The Stanford Linear Accelerator Center (SLAC) is beginning construction on what will be the world’s most powerful X-ray laser, which will be known as Linac Coherent Light Source II (LCLS-II). The laser is scheduled for completion in 2020, and the $1 billion in construction costs are being paid for by the Department of Energy (DOE).
The new laser’s predecessor, LCLS-I, was built six years ago. At the time it was groundbreaking technology as an X-ray microscope, capturing shots of changing chemical bonds and and the 3-D structure of disease-proteins. LCLS-II will serve similar purposes at a higher quality, but also increase the SLAC’s capacity for research, an important development in the shared facility operated by Stanford on DOE’s behalf.
While LCLS-I was able to capture idealized, single points, LCLS-II will aim to capture real systems within real environments.
According to Mike Dunne, the director of the LCLS program, the new laser will allow for more effective use of the facility both in quality and quantity of experimentation. Previous experiments with LCLS-I led to six different Nobel prizes in physics.
“Because LCLS is an open science facility where anyone in the world can apply to perform an experiment, it is a highly competitive process to get time in the lab,” Dunn said. “LCLS-II doubles the capacity of scientists using the device… from 32 states in the US and over 20 different countries.”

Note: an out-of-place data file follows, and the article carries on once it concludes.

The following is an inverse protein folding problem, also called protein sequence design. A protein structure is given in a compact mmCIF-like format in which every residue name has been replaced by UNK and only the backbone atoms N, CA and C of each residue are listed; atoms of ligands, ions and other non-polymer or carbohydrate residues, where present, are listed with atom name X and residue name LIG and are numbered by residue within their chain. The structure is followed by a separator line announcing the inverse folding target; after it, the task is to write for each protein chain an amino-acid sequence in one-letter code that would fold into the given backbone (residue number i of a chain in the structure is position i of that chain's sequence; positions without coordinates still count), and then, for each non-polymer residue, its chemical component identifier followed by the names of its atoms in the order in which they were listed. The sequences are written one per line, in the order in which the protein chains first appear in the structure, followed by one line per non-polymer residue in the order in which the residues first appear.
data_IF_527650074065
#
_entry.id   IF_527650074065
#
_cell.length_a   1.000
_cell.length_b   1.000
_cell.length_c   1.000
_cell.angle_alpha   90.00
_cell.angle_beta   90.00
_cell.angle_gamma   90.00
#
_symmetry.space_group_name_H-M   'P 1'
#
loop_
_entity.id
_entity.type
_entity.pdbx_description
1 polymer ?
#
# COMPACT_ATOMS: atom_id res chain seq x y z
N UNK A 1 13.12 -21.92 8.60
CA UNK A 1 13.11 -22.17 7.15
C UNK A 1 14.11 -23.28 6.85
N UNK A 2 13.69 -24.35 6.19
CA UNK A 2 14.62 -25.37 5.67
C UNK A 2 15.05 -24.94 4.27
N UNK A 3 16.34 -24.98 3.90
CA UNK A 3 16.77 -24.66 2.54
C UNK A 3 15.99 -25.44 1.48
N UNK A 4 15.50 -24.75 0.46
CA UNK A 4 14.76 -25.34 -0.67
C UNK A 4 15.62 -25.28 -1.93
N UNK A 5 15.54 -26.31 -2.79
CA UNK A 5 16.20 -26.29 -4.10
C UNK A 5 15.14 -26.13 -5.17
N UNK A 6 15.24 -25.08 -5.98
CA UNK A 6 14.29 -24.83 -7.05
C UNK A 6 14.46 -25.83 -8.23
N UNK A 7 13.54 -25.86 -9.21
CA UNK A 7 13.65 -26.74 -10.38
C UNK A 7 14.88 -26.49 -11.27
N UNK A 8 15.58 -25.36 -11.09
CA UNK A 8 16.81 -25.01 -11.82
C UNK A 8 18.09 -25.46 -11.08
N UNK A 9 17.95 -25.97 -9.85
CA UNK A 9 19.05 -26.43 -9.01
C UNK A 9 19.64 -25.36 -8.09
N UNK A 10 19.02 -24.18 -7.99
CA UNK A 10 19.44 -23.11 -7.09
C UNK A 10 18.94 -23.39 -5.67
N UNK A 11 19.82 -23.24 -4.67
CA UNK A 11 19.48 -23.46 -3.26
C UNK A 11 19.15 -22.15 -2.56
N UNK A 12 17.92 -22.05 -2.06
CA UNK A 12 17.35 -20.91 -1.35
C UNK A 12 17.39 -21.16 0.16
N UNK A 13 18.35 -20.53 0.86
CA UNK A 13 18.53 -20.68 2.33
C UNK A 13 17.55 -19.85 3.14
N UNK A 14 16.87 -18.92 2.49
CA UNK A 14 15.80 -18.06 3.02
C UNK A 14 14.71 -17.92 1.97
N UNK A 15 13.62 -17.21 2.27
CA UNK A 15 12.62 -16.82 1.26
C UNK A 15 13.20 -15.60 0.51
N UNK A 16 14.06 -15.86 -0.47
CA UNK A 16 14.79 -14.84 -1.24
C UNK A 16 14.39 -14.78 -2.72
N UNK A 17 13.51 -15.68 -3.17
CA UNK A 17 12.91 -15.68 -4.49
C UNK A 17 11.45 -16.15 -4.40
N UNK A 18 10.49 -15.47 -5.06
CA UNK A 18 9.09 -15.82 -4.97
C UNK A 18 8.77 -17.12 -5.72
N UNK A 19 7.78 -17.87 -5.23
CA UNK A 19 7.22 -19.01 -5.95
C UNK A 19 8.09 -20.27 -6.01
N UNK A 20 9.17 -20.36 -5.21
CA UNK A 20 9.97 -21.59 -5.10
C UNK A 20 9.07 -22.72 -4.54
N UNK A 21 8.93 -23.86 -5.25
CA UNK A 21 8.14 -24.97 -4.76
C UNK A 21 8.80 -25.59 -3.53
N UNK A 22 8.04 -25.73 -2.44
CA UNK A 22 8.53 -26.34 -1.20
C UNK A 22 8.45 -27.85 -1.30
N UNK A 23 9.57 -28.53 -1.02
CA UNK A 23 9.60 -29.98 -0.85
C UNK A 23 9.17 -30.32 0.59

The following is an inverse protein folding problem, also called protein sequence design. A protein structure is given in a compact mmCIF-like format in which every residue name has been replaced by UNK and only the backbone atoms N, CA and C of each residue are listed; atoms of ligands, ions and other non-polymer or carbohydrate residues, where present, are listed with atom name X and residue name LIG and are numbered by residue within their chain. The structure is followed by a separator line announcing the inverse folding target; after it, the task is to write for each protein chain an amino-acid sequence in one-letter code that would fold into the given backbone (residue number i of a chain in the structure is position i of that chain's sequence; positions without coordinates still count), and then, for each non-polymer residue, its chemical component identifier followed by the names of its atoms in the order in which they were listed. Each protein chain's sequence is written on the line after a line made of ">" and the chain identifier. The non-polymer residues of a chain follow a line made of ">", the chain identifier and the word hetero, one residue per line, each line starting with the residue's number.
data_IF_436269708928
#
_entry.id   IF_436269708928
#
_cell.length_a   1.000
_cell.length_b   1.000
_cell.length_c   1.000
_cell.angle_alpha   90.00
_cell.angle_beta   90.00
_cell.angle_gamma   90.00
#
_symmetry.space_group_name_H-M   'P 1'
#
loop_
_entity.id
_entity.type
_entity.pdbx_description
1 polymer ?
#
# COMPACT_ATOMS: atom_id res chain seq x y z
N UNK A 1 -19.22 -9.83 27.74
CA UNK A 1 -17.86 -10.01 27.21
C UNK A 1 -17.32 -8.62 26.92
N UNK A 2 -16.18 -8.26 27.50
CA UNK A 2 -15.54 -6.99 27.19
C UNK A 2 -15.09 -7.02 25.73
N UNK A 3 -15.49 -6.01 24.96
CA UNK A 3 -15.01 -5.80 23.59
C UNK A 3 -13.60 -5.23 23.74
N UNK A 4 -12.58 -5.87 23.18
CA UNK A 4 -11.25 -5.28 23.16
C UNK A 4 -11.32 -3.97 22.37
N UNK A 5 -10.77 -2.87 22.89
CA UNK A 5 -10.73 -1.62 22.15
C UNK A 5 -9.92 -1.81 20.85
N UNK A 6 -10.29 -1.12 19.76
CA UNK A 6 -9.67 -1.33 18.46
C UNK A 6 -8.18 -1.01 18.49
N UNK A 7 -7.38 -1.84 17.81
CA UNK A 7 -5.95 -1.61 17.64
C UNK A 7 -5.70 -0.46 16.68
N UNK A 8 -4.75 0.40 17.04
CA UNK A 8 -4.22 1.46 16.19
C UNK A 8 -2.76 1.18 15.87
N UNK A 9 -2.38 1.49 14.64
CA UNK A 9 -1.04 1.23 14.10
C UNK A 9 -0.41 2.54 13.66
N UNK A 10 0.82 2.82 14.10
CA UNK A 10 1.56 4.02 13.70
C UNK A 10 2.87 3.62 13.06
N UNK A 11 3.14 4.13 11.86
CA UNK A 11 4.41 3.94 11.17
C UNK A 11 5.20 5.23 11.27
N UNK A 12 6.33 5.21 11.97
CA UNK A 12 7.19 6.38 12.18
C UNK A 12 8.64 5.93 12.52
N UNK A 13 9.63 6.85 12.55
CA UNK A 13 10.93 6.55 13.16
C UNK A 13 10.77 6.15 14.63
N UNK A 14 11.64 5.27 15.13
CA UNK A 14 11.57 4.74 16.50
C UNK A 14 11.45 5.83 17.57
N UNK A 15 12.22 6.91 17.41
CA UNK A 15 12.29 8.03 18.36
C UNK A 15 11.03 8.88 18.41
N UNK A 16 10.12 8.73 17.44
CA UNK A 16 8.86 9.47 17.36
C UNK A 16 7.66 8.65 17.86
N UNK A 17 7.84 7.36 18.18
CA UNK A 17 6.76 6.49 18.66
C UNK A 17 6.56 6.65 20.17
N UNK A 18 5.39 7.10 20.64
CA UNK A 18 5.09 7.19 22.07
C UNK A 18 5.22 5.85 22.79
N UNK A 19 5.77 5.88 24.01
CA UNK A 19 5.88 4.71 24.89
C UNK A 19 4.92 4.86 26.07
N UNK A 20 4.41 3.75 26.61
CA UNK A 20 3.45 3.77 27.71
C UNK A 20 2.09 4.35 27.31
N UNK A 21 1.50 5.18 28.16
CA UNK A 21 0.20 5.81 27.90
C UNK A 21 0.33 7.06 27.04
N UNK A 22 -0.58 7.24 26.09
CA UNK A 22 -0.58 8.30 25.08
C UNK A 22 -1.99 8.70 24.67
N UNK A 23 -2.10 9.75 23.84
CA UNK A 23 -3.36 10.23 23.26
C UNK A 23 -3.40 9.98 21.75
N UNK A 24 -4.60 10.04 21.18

The technology to be used in the new laser is known as “superconducting” — when the tunnel of the laser is chilled to minus 456 degrees Fahrenheit, electrons flow freely, with no electricity loss. The laser itself will take up approximately one third of the two-mile length of the linear accelerator, and will work in tandem with its predecessor, LCLS-I. However, the new laser is anticipated to be 10,000 times brighter and 8,000 times faster than the original.
The construction period will necessitate the shut-down of other SLAC operations for about a year starting in mid-2018.
“This is a somewhat major disruption and is painful, but the benefits of the new machine will outweigh that,” Dunne said.
Additional partners for the construction LCLS-II project include Cornell University and four other national research cites: Argonne, Berkeley Lab, Fermilab and Jefferson Lab. Nevertheless, Dunne sees the further construction as strengthening Stanford’s leadership.
“LCLS was the first machine of its kind… and this makes sure that we continue to be at the international forefront,” Dunne said. “[SLAC] wants to stay in that leadership position.”
Correction: An earlier version of this article stated that Nobel prizes had been awarded based on previous LCLS experiments. This has been removed, as the four Nobel prizes were as a result of SLAC, but not the LCLS program. The Daily regrets this error.
Contact Ada Statler-Throckmorton at adastat ‘at’ stanford.edu.